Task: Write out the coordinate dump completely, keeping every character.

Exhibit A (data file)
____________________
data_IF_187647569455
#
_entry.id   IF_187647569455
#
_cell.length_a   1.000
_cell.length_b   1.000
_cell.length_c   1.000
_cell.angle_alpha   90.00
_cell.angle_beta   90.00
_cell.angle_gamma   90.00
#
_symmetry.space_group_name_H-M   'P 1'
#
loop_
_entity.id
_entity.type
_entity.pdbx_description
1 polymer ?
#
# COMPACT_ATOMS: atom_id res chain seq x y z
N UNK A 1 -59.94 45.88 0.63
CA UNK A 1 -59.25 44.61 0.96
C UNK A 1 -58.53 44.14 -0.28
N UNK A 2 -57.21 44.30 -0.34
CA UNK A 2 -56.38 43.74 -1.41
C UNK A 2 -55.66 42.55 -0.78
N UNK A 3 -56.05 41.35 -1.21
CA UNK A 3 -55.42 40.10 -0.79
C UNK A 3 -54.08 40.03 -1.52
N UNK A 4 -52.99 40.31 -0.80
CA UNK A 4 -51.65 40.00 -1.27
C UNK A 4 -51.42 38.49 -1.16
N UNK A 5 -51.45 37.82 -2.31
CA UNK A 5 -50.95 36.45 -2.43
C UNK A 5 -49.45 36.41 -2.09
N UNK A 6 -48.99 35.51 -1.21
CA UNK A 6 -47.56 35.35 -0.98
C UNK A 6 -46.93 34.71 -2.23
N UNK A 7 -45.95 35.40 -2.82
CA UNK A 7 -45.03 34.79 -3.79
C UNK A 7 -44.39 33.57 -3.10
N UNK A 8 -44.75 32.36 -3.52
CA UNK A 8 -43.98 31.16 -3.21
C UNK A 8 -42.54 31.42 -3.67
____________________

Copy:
data_IF_187647569455
#
_entry.id   IF_187647569455
#
_cell.length_a   1.000
_cell.length_b   1.000
_cell.length_c   1.000
_cell.angle_alpha   90.00
_cell.angle_beta   90.00
_cell.angle_gamma   90.00
#
_symmetry.space_group_name_H-M   'P 1'
#
loop_
_entity.id
_entity.type
_entity.pdbx_description
1 polymer ?
#
# COMPACT_ATOMS: atom_id res chain seq x y z
N UNK A 1 -59.94 45.88 0.63
CA UNK A 1 -59.25 44.61 0.96
C UNK A 1 -58.53 44.14 -0.28
N UNK A 2 -57.21 44.30 -0.34
CA UNK A 2 -56.38 43.74 -1.41
C UNK A 2 -55.66 42.55 -0.78
N UNK A 3 -56.05 41.35 -1.21
CA UNK A 3 -55.42 40.10 -0.79
C UNK A 3 -54.08 40.03 -1.52
N UNK A 4 -52.99 40.31 -0.80
CA UNK A 4 -51.65 40.00 -1.27
C UNK A 4 -51.42 38.49 -1.16
N UNK A 5 -51.45 37.82 -2.31
CA UNK A 5 -50.95 36.45 -2.43
C UNK A 5 -49.45 36.41 -2.09
N UNK A 6 -48.99 35.51 -1.21
CA UNK A 6 -47.56 35.35 -0.98
C UNK A 6 -46.93 34.71 -2.23
N UNK A 7 -45.95 35.40 -2.82
CA UNK A 7 -45.03 34.79 -3.79
C UNK A 7 -44.39 33.57 -3.10
N UNK A 8 -44.75 32.36 -3.52
CA UNK A 8 -43.98 31.16 -3.21
C UNK A 8 -42.54 31.42 -3.67